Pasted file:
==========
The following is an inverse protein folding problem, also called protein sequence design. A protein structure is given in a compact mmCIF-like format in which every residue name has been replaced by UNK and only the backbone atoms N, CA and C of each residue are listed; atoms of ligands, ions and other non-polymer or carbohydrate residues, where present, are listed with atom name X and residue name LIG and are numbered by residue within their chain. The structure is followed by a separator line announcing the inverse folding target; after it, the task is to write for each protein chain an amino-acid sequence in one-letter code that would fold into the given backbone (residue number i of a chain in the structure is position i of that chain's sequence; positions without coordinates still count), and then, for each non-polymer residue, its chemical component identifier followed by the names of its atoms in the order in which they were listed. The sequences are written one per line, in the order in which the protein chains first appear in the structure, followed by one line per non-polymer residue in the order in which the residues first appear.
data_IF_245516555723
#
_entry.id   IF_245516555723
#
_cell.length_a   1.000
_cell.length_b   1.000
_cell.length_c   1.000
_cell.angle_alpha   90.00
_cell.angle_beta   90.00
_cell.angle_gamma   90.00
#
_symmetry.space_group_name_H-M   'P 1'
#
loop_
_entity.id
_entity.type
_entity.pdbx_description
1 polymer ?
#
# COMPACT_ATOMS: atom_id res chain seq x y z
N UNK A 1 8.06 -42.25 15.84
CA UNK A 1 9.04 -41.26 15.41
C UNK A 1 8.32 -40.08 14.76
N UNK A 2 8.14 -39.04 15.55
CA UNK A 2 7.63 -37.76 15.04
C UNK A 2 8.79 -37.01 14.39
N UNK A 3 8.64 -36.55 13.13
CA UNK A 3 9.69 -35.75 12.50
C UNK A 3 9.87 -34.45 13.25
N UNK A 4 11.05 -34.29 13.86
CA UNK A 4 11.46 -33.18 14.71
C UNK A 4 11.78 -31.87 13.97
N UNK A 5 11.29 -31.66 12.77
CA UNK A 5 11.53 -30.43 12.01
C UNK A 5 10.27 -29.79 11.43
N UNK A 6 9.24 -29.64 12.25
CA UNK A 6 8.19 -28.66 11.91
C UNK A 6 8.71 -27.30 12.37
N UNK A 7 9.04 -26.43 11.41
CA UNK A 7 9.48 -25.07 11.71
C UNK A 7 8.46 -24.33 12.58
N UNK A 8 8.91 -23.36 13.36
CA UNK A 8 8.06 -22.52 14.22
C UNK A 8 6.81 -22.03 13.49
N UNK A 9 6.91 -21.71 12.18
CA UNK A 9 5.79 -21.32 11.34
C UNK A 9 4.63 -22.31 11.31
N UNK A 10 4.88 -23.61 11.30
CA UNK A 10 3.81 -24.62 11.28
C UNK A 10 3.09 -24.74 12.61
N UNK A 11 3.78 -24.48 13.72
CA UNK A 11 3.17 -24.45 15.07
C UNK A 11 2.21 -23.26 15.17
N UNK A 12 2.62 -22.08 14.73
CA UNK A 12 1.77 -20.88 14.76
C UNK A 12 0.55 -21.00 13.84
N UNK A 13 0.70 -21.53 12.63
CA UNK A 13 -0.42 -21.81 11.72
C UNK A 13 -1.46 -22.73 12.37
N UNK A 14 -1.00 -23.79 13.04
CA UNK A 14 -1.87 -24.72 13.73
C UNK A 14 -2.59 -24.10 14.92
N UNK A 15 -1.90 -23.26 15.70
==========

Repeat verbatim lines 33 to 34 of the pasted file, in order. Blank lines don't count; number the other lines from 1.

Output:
C UNK A 4 11.78 -31.87 13.97
N UNK A 5 11.29 -31.66 12.77